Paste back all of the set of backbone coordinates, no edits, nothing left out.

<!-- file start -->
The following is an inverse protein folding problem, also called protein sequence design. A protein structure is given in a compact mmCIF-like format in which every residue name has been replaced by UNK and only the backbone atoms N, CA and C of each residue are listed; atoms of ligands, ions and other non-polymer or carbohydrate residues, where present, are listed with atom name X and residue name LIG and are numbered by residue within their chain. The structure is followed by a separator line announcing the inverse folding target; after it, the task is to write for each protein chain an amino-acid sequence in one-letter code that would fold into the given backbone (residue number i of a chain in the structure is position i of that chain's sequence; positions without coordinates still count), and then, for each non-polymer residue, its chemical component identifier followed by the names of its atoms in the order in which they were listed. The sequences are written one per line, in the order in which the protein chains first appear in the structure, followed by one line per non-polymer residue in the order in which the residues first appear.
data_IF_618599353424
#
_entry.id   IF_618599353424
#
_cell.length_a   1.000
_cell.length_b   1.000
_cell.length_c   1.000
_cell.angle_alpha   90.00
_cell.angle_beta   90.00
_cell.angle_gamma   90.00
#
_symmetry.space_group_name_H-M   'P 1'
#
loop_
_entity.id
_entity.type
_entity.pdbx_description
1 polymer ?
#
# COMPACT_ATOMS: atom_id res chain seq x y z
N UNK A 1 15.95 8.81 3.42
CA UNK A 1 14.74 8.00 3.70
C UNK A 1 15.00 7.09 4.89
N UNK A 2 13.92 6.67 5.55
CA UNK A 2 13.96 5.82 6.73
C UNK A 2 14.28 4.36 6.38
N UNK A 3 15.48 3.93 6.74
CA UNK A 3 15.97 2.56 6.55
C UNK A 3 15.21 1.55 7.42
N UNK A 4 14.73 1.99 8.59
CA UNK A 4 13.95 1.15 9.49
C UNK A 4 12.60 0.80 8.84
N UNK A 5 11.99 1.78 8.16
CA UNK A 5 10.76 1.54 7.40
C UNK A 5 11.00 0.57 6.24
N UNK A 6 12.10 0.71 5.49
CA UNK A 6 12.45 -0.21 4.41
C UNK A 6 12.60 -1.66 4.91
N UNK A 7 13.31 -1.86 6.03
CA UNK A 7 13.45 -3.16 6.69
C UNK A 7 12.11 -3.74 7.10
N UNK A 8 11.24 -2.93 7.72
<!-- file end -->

The following is an inverse protein folding problem, also called protein sequence design. A protein structure is given in a compact mmCIF-like format in which every residue name has been replaced by UNK and only the backbone atoms N, CA and C of each residue are listed; atoms of ligands, ions and other non-polymer or carbohydrate residues, where present, are listed with atom name X and residue name LIG and are numbered by residue within their chain. The structure is followed by a separator line announcing the inverse folding target; after it, the task is to write for each protein chain an amino-acid sequence in one-letter code that would fold into the given backbone (residue number i of a chain in the structure is position i of that chain's sequence; positions without coordinates still count), and then, for each non-polymer residue, its chemical component identifier followed by the names of its atoms in the order in which they were listed. The sequences are written one per line, in the order in which the protein chains first appear in the structure, followed by one line per non-polymer residue in the order in which the residues first appear.
data_IF_618599353424
#
_entry.id   IF_618599353424
#
_cell.length_a   1.000
_cell.length_b   1.000
_cell.length_c   1.000
_cell.angle_alpha   90.00
_cell.angle_beta   90.00
_cell.angle_gamma   90.00
#
_symmetry.space_group_name_H-M   'P 1'
#
loop_
_entity.id
_entity.type
_entity.pdbx_description
1 polymer ?
#
# COMPACT_ATOMS: atom_id res chain seq x y z
N UNK A 1 15.95 8.81 3.42
CA UNK A 1 14.74 8.00 3.70
C UNK A 1 15.00 7.09 4.89
N UNK A 2 13.92 6.67 5.55
CA UNK A 2 13.96 5.82 6.73
C UNK A 2 14.28 4.36 6.38
N UNK A 3 15.48 3.93 6.74
CA UNK A 3 15.97 2.56 6.55
C UNK A 3 15.21 1.55 7.42
N UNK A 4 14.73 1.99 8.59
CA UNK A 4 13.95 1.15 9.49
C UNK A 4 12.60 0.80 8.84
N UNK A 5 11.99 1.78 8.16
CA UNK A 5 10.76 1.54 7.40
C UNK A 5 11.00 0.57 6.24
N UNK A 6 12.10 0.71 5.49
CA UNK A 6 12.45 -0.21 4.41
C UNK A 6 12.60 -1.66 4.91
N UNK A 7 13.31 -1.86 6.03
CA UNK A 7 13.45 -3.16 6.69
C UNK A 7 12.11 -3.74 7.10
N UNK A 8 11.24 -2.93 7.72